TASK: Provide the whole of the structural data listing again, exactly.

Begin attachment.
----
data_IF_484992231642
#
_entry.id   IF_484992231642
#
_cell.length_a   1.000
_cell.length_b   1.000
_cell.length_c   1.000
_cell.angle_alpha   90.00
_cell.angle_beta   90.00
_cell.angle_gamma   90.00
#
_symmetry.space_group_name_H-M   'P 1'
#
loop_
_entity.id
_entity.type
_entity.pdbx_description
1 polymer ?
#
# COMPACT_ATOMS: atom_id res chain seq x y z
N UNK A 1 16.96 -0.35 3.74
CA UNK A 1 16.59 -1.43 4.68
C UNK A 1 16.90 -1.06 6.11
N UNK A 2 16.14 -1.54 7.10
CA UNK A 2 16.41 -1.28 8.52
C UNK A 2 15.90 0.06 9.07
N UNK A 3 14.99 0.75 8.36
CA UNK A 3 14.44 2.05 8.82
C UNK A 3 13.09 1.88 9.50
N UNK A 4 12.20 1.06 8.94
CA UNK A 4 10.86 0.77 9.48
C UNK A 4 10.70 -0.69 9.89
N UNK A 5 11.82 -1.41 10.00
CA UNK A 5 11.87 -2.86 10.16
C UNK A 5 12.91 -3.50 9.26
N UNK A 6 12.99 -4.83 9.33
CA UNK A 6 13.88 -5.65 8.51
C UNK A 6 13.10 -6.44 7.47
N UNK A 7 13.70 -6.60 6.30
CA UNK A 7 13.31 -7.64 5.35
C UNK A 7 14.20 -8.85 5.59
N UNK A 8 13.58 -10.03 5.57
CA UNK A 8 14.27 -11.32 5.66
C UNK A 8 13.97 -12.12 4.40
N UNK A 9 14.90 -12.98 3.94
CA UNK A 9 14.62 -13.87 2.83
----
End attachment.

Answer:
data_IF_484992231642
#
_entry.id   IF_484992231642
#
_cell.length_a   1.000
_cell.length_b   1.000
_cell.length_c   1.000
_cell.angle_alpha   90.00
_cell.angle_beta   90.00
_cell.angle_gamma   90.00
#
_symmetry.space_group_name_H-M   'P 1'
#
loop_
_entity.id
_entity.type
_entity.pdbx_description
1 polymer ?
#
# COMPACT_ATOMS: atom_id res chain seq x y z
N UNK A 1 16.96 -0.35 3.74
CA UNK A 1 16.59 -1.43 4.68
C UNK A 1 16.90 -1.06 6.11
N UNK A 2 16.14 -1.54 7.10
CA UNK A 2 16.41 -1.28 8.52
C UNK A 2 15.90 0.06 9.07
N UNK A 3 14.99 0.75 8.36
CA UNK A 3 14.44 2.05 8.82
C UNK A 3 13.09 1.88 9.50
N UNK A 4 12.20 1.06 8.94
CA UNK A 4 10.86 0.77 9.48
C UNK A 4 10.70 -0.69 9.89
N UNK A 5 11.82 -1.41 10.00
CA UNK A 5 11.87 -2.86 10.16
C UNK A 5 12.91 -3.50 9.26
N UNK A 6 12.99 -4.83 9.33
CA UNK A 6 13.88 -5.65 8.51
C UNK A 6 13.10 -6.44 7.47
N UNK A 7 13.70 -6.60 6.30
CA UNK A 7 13.31 -7.64 5.35
C UNK A 7 14.20 -8.85 5.59
N UNK A 8 13.58 -10.03 5.57
CA UNK A 8 14.27 -11.32 5.66
C UNK A 8 13.97 -12.12 4.40
N UNK A 9 14.90 -12.98 3.94
CA UNK A 9 14.62 -13.87 2.83